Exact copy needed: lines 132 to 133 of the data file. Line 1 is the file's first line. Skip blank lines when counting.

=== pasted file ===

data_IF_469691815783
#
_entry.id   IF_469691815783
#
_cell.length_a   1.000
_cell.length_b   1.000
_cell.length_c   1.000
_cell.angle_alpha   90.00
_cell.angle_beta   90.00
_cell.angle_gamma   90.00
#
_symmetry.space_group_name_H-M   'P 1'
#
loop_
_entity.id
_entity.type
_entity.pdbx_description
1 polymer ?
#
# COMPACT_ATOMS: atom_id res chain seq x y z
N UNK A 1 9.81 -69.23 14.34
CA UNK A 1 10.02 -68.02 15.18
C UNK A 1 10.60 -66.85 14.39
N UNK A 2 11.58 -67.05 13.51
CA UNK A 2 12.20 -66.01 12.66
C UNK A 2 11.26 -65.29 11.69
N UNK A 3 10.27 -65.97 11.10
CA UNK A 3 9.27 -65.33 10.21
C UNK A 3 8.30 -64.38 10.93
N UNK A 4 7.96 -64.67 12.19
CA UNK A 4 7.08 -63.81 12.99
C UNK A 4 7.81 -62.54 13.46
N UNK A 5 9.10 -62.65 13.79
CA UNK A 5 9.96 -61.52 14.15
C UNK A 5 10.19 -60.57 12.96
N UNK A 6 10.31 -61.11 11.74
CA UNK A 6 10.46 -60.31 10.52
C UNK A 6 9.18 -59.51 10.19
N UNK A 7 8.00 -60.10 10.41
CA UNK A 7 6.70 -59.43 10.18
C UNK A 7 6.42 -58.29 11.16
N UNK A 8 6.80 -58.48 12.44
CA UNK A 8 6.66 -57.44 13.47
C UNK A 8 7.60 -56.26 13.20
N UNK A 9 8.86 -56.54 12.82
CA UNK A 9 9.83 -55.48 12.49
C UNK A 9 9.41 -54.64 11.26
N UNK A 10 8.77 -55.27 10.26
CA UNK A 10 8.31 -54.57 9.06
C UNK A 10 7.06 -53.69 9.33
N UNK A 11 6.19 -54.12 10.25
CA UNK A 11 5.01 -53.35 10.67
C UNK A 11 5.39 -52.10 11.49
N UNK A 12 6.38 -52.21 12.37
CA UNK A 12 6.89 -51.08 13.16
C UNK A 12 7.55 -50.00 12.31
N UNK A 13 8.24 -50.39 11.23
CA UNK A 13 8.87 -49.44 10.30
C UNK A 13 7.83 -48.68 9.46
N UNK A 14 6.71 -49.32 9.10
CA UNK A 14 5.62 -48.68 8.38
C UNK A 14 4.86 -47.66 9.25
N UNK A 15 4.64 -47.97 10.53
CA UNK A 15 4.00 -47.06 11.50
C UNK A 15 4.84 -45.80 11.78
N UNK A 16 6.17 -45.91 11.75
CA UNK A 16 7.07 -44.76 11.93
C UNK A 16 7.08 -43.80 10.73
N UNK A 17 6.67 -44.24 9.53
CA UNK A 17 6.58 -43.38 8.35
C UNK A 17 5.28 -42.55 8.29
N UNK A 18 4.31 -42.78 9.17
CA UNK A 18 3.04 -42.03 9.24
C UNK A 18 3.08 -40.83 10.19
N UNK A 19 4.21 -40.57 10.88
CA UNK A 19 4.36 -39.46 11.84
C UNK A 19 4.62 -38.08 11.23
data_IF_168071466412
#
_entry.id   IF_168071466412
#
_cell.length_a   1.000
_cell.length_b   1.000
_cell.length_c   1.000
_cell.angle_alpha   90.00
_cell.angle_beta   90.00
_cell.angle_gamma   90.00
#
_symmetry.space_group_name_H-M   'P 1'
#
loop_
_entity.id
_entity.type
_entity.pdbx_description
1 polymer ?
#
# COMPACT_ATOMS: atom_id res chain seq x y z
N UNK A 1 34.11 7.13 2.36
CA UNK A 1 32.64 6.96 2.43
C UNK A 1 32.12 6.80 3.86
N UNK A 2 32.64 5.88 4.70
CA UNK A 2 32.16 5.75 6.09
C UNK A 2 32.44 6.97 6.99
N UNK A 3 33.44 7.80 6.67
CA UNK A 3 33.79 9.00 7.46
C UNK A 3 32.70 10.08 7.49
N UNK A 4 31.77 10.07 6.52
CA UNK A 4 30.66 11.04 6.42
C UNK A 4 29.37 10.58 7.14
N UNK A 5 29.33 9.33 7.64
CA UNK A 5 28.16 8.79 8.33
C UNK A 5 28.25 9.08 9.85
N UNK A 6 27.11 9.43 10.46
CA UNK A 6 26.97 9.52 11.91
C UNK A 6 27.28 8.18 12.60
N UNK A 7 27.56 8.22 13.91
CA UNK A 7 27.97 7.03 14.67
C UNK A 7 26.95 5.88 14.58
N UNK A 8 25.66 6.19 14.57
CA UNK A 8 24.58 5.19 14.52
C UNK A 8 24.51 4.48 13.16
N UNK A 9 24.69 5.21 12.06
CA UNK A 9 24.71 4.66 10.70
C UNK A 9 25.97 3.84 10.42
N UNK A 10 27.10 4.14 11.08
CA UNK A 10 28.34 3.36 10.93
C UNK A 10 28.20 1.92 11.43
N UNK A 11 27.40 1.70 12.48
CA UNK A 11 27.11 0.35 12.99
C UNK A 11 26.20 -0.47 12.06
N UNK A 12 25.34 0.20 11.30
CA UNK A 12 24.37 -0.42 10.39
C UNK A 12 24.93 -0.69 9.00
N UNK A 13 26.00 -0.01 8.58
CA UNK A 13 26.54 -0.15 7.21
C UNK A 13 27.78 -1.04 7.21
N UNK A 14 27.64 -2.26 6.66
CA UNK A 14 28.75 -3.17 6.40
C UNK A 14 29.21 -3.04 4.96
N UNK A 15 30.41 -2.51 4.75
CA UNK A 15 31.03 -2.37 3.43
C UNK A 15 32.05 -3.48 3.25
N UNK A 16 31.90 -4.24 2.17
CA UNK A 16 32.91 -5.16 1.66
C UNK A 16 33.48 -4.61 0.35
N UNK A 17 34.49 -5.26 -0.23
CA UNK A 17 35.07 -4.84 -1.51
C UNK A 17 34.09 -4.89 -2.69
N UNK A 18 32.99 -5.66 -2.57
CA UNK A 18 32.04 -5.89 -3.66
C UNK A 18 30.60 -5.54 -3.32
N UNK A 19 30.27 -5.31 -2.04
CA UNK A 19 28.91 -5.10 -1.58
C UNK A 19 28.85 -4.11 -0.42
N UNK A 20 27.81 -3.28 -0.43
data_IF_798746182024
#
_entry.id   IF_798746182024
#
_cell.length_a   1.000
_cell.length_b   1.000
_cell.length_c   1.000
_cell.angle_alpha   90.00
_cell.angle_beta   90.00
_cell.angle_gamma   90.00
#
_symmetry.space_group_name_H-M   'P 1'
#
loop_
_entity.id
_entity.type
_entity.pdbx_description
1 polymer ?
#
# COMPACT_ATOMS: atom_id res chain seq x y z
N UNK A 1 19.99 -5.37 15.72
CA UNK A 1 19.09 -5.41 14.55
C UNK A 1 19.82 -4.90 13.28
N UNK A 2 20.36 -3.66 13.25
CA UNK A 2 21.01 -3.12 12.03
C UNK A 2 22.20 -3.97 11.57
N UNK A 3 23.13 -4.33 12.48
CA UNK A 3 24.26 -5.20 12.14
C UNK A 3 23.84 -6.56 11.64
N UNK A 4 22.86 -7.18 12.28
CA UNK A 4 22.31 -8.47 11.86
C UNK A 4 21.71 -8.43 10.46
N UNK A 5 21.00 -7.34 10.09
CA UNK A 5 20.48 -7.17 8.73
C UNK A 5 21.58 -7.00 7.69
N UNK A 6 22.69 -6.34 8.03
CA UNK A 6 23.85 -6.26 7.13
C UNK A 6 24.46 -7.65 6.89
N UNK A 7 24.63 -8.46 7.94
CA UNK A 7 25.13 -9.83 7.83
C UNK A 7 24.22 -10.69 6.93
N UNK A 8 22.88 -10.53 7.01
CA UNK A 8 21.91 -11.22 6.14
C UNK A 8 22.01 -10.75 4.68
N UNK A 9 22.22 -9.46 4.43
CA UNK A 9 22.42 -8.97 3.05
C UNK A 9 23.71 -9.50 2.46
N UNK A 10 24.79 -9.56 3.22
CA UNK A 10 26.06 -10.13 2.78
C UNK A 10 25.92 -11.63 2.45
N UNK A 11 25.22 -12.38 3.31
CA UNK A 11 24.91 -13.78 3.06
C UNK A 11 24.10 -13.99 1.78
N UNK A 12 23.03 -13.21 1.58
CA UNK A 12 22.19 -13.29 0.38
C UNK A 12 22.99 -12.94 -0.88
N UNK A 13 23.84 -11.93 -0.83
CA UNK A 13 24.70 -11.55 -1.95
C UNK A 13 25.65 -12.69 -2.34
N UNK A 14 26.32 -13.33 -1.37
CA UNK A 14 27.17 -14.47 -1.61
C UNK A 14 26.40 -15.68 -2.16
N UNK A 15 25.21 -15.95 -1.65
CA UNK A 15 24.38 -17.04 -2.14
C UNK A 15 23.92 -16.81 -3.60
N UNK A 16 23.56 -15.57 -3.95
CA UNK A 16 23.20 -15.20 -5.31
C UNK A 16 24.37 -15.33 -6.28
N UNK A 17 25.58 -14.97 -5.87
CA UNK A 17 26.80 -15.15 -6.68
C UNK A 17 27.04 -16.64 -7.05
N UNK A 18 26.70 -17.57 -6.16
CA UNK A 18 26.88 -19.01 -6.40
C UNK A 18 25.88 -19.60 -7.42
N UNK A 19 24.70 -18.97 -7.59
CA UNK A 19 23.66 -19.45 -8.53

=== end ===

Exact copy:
CA UNK A 12 24.37 -0.42 10.39
C UNK A 12 24.93 -0.69 9.00